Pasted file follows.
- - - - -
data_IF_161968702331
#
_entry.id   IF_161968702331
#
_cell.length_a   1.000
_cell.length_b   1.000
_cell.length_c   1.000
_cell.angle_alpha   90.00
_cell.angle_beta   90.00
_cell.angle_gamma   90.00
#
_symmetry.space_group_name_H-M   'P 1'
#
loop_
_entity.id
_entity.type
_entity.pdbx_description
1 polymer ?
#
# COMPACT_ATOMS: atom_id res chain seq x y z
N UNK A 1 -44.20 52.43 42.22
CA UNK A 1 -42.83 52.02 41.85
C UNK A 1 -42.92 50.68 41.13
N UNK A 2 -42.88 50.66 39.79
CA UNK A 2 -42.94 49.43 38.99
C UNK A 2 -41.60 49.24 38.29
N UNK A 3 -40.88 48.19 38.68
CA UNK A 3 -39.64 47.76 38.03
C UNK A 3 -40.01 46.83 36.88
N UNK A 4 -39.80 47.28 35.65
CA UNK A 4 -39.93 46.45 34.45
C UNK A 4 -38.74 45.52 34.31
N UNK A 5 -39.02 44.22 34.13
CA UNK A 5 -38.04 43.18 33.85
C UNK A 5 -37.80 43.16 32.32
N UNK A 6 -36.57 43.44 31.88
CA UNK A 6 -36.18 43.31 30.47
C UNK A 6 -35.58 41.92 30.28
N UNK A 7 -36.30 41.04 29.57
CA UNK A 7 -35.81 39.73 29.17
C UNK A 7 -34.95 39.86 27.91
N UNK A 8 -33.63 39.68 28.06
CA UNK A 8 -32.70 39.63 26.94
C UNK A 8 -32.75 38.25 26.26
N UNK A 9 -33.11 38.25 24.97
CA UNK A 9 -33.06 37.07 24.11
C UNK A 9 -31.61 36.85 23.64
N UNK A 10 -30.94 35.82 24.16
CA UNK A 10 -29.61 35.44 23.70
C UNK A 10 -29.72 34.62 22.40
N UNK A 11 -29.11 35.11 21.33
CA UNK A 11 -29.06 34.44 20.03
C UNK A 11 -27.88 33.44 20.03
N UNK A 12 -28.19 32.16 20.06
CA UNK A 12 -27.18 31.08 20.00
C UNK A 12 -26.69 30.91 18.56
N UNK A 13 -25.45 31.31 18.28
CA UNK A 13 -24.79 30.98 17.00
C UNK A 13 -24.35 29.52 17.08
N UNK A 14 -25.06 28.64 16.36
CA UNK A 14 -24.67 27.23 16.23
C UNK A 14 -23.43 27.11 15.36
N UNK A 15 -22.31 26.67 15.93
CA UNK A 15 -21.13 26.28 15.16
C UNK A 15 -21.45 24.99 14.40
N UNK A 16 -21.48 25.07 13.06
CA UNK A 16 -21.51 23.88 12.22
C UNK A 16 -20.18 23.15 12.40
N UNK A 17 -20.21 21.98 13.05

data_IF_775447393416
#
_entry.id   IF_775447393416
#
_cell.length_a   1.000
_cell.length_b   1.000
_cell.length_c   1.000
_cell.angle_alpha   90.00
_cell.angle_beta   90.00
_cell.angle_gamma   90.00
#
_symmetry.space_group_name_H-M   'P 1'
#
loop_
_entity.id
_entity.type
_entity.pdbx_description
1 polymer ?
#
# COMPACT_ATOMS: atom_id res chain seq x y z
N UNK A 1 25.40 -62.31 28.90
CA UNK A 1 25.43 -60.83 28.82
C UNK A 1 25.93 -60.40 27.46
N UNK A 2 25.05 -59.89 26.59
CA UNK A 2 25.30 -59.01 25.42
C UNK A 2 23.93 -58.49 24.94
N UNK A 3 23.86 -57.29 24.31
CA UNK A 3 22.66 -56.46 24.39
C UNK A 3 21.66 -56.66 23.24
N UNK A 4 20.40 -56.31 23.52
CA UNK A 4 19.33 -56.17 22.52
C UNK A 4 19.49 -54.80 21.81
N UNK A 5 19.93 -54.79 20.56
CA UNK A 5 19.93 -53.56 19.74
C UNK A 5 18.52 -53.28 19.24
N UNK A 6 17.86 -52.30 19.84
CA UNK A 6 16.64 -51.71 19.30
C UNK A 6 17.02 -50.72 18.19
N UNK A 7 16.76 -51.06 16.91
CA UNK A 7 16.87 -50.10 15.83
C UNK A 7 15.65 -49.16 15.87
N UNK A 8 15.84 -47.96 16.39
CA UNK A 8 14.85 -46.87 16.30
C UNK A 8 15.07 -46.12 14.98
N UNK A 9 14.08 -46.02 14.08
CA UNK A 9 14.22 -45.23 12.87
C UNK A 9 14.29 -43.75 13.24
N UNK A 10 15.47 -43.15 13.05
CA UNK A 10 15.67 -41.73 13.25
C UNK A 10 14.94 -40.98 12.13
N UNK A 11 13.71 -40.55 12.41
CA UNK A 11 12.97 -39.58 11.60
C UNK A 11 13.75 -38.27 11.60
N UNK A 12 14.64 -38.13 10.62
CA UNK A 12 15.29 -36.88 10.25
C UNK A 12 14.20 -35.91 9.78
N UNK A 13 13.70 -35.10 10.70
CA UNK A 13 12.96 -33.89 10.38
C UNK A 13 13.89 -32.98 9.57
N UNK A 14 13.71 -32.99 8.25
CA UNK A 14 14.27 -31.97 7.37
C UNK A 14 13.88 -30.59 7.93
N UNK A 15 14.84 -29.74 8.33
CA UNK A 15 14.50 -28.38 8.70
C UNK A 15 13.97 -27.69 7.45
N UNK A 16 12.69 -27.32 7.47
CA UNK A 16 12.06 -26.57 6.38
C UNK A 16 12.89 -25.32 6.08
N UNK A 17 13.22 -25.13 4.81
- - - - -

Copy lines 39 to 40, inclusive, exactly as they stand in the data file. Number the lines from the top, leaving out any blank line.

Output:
N UNK A 7 -36.30 41.04 29.57
CA UNK A 7 -35.81 39.73 29.17